- Santanu Sarkar

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# Santanu Sarkar

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Santanu Sarkar

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Santanu Sarkar

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- PublicationDifferential fault analysis on Tiaoxin and AEGIS family of ciphers(01-01-2016)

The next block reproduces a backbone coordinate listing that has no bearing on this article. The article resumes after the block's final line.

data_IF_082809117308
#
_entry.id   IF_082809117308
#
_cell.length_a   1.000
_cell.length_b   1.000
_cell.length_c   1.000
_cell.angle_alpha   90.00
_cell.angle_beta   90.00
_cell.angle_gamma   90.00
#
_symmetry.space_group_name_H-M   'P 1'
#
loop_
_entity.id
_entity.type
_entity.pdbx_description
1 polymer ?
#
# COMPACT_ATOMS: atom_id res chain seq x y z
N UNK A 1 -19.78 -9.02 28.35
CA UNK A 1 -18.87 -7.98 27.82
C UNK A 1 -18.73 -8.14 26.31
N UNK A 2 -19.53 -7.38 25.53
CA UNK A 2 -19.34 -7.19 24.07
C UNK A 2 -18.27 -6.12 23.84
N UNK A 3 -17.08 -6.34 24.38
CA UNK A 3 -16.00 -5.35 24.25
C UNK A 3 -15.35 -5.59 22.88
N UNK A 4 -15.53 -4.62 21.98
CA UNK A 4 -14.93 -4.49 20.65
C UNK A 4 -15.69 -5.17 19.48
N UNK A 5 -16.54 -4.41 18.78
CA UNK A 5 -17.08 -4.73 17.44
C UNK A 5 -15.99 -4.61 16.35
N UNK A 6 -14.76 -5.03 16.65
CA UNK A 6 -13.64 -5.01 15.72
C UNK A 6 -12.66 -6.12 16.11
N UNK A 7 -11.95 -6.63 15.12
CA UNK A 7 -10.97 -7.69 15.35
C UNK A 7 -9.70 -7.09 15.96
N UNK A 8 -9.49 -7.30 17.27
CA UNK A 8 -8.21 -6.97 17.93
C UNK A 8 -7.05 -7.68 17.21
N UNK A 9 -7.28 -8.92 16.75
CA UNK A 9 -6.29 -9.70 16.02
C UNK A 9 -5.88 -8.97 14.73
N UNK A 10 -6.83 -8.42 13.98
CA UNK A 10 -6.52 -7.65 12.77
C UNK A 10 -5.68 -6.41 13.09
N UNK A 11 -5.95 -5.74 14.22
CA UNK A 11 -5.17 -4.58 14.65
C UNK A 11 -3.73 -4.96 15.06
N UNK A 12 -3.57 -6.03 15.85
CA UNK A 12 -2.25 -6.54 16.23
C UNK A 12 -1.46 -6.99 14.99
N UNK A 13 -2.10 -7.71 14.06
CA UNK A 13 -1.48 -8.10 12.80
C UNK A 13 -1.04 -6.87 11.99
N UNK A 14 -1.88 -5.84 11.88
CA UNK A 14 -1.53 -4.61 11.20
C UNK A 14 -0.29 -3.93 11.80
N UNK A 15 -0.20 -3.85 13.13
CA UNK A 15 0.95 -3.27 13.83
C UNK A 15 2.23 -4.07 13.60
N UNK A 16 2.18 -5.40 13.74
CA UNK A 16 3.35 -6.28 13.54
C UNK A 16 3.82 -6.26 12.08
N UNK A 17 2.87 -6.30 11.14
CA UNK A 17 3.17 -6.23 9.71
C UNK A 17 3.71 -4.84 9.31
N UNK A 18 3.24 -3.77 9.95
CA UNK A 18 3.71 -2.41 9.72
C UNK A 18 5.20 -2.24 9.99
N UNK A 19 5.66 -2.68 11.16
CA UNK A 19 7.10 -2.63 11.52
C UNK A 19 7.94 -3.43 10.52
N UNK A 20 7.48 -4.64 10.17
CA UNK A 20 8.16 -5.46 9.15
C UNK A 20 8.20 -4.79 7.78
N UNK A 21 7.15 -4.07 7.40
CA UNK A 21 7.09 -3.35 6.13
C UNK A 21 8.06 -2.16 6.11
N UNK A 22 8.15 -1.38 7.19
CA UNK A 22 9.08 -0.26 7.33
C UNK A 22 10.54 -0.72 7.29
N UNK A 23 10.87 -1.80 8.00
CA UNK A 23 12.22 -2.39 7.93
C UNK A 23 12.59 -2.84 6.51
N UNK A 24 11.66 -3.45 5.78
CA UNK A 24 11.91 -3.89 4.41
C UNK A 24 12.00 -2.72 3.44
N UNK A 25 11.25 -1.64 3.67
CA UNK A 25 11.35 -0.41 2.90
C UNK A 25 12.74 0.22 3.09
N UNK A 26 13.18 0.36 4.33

;Dey, Prakash ;Rohit, Raghvendra Singh; Adhikari, AvishekShow more Tiaoxin and AEGIS are two second round candidates of the ongoing CAESAR competition for authenticated encryption. In 2014, Brice Minaud proposed a distinguisher for AEGIS-256 that can be used to recover bits of a partially known message, encrypted 2188 times, regardless of the keys used. Also he reported a correlation between AEGIS-128 ciphertexts at rounds i and i + 2, although the biases would require 2140 data to be detected. Apart from that, to the best of our knowledge, there is no known cryptanalysis of AEGIS or Tiaoxin. In this paper we propose differential fault analyses of Tiaoxin and AEGIS family of ciphers in a nonce reuse setting. Analysis shows that the secret key of Tiaoxin can be recovered with 384 single bit faults and the states of AEGIS-128, AEGIS-256 and AEGIS-128L can be recovered respectively with 384, 512 and 512 single bit faults. Considering multi byte fault, the number of required faults and re-keying reduces 128 times.Show more - PublicationCryptanalysis of variants of RSA with multiple small secret exponents(01-01-2015)